Coronavirus: quarantine recommended for pets of Hongkongers with Covid-19 as Pomeranian tests positive a second time

02-Mar-2020 Intellasia | South China Morning Post | 6:02 AM Print This Post

Hong Kong’s Department of Health is strongly recommending that dogs, cats and other mammals of confirmed Covid-19 patients undergo a 14-day quarantine after a pet Pomeranian of one patient again registered a “weak positive” for the virus that causes the disease in a second test.

Previously, family members were allowed to care for the pets of the infected if they did not live with the patients and were not subject to quarantine themselves.

“But from now on, we will ask the owners to send their pets to the [Agriculture, Fisheries and Conservation Department] for quarantine just to make sure they are not infected,” said Dr Chuang Shuk-kwan, head of the communicable disease branch of the Centre for Health Protection.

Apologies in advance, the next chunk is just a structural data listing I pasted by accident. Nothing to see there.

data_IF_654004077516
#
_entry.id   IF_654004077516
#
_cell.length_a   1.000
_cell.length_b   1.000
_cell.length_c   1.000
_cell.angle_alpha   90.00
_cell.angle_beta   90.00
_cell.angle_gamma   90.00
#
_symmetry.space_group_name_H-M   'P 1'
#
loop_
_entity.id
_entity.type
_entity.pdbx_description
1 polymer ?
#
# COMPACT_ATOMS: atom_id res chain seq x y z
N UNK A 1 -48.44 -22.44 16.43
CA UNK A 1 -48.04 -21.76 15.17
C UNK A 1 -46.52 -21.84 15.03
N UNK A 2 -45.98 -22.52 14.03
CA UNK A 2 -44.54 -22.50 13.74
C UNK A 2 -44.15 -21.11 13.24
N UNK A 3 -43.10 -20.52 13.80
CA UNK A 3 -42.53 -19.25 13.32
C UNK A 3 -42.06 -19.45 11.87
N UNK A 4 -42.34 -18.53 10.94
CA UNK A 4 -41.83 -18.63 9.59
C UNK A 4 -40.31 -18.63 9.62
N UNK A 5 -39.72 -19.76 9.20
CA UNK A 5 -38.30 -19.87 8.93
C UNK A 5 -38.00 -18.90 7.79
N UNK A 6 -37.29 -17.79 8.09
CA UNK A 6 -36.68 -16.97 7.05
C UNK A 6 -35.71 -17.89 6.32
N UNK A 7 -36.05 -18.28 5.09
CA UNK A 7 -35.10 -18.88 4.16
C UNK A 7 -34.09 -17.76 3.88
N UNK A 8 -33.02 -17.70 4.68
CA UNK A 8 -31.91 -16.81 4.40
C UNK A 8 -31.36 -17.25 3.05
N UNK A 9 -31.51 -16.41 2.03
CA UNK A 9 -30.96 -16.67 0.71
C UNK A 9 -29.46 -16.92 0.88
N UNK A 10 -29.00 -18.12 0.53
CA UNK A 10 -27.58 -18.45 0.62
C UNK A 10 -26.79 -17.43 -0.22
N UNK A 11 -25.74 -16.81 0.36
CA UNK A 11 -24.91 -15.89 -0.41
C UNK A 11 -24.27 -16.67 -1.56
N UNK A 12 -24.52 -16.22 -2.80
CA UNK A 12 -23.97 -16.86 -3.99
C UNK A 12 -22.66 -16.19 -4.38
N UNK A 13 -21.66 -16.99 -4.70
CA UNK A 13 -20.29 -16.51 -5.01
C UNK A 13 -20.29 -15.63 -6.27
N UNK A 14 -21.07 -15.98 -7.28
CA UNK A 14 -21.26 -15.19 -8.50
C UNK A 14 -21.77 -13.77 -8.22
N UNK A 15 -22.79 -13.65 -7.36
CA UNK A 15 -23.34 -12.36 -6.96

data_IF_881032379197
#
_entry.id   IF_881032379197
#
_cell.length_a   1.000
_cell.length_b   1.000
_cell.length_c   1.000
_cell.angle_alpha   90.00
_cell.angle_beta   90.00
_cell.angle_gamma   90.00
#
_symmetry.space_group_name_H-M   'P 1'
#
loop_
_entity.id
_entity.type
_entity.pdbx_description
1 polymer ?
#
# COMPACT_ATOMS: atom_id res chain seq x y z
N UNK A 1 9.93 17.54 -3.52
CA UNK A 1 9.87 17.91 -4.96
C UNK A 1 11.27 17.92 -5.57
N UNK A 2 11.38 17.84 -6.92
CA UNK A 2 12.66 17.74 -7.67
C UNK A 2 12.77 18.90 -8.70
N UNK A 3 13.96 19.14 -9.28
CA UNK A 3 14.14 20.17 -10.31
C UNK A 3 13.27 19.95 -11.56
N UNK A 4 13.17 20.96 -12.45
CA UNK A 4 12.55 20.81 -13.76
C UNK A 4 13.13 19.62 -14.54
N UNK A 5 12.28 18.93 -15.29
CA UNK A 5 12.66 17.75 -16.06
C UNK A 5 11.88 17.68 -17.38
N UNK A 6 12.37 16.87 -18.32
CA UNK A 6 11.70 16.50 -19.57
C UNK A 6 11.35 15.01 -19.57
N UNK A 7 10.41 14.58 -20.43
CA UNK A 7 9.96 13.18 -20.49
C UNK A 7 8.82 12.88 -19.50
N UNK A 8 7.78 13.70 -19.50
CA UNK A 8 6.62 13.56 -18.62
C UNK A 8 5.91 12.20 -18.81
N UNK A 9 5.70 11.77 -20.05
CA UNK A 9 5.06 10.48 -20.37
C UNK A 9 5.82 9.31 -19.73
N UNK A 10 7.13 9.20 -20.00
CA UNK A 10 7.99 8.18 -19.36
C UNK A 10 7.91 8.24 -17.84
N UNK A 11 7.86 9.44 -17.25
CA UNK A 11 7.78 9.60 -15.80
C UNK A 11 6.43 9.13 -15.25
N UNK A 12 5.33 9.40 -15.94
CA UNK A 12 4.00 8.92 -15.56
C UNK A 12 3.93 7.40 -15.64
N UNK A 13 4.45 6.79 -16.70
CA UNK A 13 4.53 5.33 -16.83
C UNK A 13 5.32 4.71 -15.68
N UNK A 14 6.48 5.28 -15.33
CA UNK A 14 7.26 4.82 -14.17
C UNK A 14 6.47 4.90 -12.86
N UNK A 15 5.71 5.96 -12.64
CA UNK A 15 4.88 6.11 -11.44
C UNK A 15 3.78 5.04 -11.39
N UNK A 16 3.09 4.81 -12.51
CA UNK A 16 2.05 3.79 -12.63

The Department of Health later clarified this was not a mandatory requirement, but was unable to say what would be done if a patient refused to surrender their pet, as they had not confronted such a situation yet.

The move came as the department revealed late on Friday that oral and nasal samples taken from the pet dog tested “weak positive” earlier in the day, the same result as obtained in a test on Thursday. The department said it would continue to do tests on the dog, which would not be returned until the results were negative.

Chuang said a cat belonging to Hong Kong’s 18th confirmed patient, a 25-year-old man, had previously been sent to the department for testing. Its results were negative, and the cat, an Exotic Shorthair, was sent back to its owner, who was discharged from hospital on February 12.

A Shiba Inu dog belonging to a 68-year-old woman with the virus, meanwhile, tested negative and was still being quarantined. The woman, the city’s 77th case, was one of those who tested positive after visiting a Buddhist temple in North Point.

Chuang said the health authorities would review the entire list of 94 patients to see if any had pets that would need to undergo testing. On the Pomeranian, the department said in a statement in the small hours of Friday that the dog, despite the initial test result, had not shown any symptoms nor was there was any evidence to suggest pets could either contract the coronavirus or be a source of infection.